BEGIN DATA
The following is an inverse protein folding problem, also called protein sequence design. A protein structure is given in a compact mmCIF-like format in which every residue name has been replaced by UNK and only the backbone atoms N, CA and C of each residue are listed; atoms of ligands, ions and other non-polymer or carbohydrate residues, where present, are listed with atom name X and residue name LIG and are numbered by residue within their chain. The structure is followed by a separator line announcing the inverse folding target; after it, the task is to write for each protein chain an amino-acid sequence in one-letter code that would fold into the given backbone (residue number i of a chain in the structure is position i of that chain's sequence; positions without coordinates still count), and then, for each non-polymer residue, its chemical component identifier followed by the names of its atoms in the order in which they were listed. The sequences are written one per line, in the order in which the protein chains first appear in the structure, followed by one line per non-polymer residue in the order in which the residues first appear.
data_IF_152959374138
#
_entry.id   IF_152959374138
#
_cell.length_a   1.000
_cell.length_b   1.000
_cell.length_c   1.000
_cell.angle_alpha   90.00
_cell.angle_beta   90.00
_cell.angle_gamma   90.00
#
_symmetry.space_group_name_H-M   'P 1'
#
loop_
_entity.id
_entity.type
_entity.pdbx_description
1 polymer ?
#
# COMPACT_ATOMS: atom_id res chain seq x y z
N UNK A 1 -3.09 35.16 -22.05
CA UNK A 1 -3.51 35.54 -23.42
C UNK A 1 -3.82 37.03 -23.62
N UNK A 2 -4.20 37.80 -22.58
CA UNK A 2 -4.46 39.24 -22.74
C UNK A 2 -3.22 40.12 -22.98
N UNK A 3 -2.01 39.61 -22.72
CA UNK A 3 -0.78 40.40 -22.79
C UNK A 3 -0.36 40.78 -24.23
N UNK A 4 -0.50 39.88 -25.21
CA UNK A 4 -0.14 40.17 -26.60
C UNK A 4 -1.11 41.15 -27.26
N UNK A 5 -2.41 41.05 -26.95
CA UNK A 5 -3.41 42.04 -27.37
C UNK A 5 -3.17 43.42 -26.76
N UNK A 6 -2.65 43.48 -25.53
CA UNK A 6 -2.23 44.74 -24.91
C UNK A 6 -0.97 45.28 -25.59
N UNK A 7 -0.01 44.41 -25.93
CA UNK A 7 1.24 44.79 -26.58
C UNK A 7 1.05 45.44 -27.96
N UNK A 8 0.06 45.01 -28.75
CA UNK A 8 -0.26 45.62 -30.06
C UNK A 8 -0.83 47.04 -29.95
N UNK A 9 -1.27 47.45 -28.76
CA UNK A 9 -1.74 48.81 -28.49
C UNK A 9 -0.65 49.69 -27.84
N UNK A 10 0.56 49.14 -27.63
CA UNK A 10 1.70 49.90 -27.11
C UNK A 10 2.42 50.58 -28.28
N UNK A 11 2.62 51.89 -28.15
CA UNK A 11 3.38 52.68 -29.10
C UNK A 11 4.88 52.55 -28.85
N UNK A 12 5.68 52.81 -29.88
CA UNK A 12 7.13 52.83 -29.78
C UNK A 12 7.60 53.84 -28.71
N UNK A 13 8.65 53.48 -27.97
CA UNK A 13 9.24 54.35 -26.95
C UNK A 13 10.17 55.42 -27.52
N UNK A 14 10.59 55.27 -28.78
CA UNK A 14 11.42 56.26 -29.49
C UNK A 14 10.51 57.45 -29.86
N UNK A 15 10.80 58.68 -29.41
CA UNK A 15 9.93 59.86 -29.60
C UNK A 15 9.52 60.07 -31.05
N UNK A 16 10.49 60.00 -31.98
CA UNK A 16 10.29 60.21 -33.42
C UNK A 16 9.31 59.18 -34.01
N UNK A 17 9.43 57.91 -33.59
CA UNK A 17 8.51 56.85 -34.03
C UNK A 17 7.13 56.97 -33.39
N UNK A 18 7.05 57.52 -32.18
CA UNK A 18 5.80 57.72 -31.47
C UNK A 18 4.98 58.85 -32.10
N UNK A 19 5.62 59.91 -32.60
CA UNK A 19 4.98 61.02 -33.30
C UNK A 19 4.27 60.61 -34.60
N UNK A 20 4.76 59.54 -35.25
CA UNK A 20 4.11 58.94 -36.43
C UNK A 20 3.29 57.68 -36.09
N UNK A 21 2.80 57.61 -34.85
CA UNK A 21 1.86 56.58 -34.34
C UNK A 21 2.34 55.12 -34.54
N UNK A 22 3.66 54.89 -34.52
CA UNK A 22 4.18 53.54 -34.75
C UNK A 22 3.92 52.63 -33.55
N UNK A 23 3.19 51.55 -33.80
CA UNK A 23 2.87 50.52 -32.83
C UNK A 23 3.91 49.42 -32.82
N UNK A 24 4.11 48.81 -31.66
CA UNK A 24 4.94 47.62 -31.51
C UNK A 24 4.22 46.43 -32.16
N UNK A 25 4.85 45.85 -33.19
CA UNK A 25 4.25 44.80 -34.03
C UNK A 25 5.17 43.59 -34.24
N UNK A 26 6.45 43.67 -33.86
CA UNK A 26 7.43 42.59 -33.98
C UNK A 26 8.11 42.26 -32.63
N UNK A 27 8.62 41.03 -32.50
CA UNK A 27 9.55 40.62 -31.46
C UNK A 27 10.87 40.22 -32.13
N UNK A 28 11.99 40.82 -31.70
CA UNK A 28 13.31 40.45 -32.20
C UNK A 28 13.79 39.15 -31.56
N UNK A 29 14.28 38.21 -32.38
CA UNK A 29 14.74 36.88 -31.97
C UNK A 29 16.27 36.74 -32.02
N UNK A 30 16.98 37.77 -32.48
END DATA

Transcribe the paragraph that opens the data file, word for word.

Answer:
The following is an inverse protein folding problem, also called protein sequence design. A protein structure is given in a compact mmCIF-like format in which every residue name has been replaced by UNK and only the backbone atoms N, CA and C of each residue are listed; atoms of ligands, ions and other non-polymer or carbohydrate residues, where present, are listed with atom name X and residue name LIG and are numbered by residue within their chain. The structure is followed by a separator line announcing the inverse folding target; after it, the task is to write for each protein chain an amino-acid sequence in one-letter code that would fold into the given backbone (residue number i of a chain in the structure is position i of that chain's sequence; positions without coordinates still count), and then, for each non-polymer residue, its chemical component identifier followed by the names of its atoms in the order in which they were listed. The sequences are written one per line, in the order in which the protein chains first appear in the structure, followed by one line per non-polymer residue in the order in which the residues first appear.